• Frankie Piliere: Yanks Should Consider Youth

    Posted by on December 16th, 2010 · Comments (3)

    Former MLB scout and current AOL Fanhouse writer Frankie Piliere thinks the Yanks — should they be so inclined — could fill some holes from within their own organization.  Below are some of the highlights of the piece (with my own emphasis added in bold type):

    On New York’s minor league depth-

    If any organization other than the Yankees was looking at themselves in the mirror right about now, and they had the Yankees’ talent even minus Cliff Lee, they’d like what they saw…in terms of organizational health New York is just about as strong and as flush with talent in its minor league system as any team in the game.

    On Jesus Montero-

     Jesus Montero is clearly one of baseball’s elite prospects and arguably the best hitter in the minor leagues. Barring a disastrous spring training, he’s also proven himself ready to take his hacks in the major leagues. Despite recurring reports of his defensive problems, Montero is at a stage where he can handle himself as a big-league catcher…the idea of him being simply unable to catch at the next level is one that is still vastly overblown.  As I’ve stressed numerous times over the last year, like many elite big-league sluggers, if he reaches his ceiling as an offensive force he’ll never be known for his defense.

    I’ve had the pleasure of scouting Montero at each level of the minor-league ladder during his development, and the worries about his defense aren’t unwarranted. But, they were much more warranted two years ago, and even more so the year before…I still saw a lot of inconsistencies in Montero’s game behind the plate, but it was nothing that I don’t see from time to time from mediocre defensive catchers at the major league level…The bottom line is that there is a big difference between having defensive deficiencies and not being able to play the position at all. Montero is ready to play catcher in 2011, and the more I’ve seen from him, the more confident I’ve become of that fact.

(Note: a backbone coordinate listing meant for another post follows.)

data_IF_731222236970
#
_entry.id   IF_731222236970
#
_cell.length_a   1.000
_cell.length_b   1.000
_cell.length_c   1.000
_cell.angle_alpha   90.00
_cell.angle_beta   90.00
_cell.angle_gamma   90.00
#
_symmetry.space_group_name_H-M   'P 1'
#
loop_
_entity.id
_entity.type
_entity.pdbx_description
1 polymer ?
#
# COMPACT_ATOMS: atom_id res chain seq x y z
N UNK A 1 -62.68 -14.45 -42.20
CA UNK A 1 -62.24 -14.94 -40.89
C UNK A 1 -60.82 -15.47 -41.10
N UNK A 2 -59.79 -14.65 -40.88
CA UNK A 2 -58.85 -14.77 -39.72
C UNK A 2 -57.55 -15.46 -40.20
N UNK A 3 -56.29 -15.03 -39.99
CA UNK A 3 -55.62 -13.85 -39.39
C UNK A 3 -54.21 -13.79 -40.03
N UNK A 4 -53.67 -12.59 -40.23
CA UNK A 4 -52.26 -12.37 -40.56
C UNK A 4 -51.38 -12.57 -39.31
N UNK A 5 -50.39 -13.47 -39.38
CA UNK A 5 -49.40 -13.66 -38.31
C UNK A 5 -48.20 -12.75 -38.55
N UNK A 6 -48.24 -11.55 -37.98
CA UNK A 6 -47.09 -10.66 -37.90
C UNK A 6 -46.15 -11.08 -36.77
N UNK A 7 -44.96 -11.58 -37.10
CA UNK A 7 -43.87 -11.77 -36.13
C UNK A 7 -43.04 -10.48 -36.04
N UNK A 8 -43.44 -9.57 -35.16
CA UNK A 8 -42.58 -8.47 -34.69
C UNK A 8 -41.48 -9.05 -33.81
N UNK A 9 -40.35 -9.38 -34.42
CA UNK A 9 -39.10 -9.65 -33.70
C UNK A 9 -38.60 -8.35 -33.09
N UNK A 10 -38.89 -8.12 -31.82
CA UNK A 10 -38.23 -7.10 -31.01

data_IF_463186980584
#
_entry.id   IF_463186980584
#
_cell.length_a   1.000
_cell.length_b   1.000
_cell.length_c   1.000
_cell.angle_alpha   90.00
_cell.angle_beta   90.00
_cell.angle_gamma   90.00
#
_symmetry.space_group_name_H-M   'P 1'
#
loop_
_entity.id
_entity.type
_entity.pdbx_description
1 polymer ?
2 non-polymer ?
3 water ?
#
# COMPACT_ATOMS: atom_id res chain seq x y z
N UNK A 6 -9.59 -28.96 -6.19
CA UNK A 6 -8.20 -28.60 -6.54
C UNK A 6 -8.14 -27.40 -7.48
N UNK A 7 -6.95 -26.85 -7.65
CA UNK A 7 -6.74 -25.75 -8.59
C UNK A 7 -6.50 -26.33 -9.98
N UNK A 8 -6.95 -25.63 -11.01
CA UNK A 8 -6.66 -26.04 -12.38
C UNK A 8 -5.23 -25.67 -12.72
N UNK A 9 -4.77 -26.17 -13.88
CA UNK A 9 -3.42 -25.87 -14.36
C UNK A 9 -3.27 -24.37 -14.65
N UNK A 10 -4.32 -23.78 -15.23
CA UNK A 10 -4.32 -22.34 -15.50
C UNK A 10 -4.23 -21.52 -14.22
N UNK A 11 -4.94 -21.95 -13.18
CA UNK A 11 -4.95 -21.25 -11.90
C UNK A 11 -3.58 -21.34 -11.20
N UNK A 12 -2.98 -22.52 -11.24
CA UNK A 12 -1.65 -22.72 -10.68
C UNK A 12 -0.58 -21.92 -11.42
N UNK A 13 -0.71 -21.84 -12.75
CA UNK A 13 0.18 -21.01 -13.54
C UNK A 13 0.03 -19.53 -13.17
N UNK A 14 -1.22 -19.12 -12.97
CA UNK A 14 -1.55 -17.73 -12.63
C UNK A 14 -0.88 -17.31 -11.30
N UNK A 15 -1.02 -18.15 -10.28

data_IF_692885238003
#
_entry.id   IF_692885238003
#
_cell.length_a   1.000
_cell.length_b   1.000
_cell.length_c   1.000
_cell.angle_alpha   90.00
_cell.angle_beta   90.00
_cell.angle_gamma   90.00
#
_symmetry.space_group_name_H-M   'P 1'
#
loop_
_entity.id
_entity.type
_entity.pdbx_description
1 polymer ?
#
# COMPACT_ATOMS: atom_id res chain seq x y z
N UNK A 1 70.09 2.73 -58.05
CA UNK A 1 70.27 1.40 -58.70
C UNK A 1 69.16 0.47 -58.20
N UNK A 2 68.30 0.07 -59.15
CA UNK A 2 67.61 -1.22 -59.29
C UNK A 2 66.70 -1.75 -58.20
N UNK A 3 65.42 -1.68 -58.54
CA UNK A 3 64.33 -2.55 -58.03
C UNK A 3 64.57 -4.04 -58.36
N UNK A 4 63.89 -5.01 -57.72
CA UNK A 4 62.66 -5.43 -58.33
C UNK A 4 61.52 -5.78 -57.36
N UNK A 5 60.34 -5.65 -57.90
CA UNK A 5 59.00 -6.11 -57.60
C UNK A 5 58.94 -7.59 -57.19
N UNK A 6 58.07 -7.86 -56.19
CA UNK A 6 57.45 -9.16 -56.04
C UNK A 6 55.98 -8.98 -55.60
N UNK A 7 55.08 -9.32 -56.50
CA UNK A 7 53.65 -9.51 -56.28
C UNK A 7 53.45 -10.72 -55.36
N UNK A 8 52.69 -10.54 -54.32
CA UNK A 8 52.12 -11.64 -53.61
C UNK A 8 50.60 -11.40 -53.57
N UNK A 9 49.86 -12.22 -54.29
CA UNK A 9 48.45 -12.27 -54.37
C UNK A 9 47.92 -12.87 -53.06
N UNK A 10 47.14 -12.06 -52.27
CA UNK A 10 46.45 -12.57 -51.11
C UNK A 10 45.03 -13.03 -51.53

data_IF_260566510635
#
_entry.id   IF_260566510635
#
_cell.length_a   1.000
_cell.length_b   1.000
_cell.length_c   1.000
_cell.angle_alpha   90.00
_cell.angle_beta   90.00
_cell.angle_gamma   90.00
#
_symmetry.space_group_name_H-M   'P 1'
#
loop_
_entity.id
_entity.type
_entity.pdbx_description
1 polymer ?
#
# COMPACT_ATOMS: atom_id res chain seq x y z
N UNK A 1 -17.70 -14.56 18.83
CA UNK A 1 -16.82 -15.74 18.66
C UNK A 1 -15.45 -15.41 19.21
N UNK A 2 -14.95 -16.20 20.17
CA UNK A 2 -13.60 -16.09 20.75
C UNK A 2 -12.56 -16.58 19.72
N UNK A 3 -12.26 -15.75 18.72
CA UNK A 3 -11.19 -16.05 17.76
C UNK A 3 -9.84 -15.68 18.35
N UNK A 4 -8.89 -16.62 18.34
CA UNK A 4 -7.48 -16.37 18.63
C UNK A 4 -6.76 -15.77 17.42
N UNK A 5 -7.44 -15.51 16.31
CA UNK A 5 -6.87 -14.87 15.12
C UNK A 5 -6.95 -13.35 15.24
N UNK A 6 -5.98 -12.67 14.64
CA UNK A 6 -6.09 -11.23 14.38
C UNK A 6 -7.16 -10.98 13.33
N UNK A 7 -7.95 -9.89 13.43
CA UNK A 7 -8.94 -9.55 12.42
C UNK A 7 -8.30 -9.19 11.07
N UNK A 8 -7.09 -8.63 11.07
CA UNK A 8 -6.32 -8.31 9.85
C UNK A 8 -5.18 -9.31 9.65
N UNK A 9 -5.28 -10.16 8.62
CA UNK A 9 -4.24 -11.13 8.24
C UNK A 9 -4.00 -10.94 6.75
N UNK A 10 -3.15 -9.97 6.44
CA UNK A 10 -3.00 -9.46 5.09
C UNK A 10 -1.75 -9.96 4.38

On New York’s young pitching-

    In the starting pitching department, the only safe bets you can make beyond 2011 are CC Sabathia and Phil Hughes. Surely New York could try to buy pitchers to fill those rotation spots, but the reality is they may not have to.  The trio of Phil Hughes/Ian Kennedy/Joba Chamberlain in the rotation not so long ago didn’t work out, but the truth is that two of those three are now solid big-league starters.

    When the time comes can New York be patient enough to work guys like Manny Banuelos, Dellin Betances or perhaps even Andrew Brackman into its rotation?  When that time comes will the Yankees take a similar approach as they did at catcher this year and go get a safety net like [Russell] Martin at another position that could keep a promising player in Triple-A?  Age is coming for the core of the Yankees’ roster, and there is no denying that. It has long been a part of the equation for them, but never like it is now in the heart of their team.  The starting rotation clearly needs replenishing too.  Again, though, given their minor-league depth, the prospect of having to retool the roster shouldn’t be all that scary.

    His recommendation-

    What the age in their core may require them to do is take a leap of faith.  They don’t appear ready to take the full plunge with Montero, but eventually they may not have a choice.  Now that they are without Cliff Lee, it only makes it more prudent to plan on making use of all this young talent…In other words, the future of the Yankees is safe, but only if it’s handled correctly and given a real chance to blossom.  How much of a chance Montero really gets at that starting catching job in 2011 will tell us just how willing the Yankees are to embrace their youth.

    I’d more or less agree with all of those thoughts.  Although I’ve long believed that Montero was always the team’s best trade chip and that his future utility to the Yankees was what he could bring in return (as opposed to what he could do here for the Yankees), I concede that there’s no sense trading Montero if the Yankees can’t extract an elite player in return.  So, as long as Felix Hernandez, Clayton Kershaw, David Price, Justin Verlander or Jon Lester aren’t available, then Montero shouldn’t be either.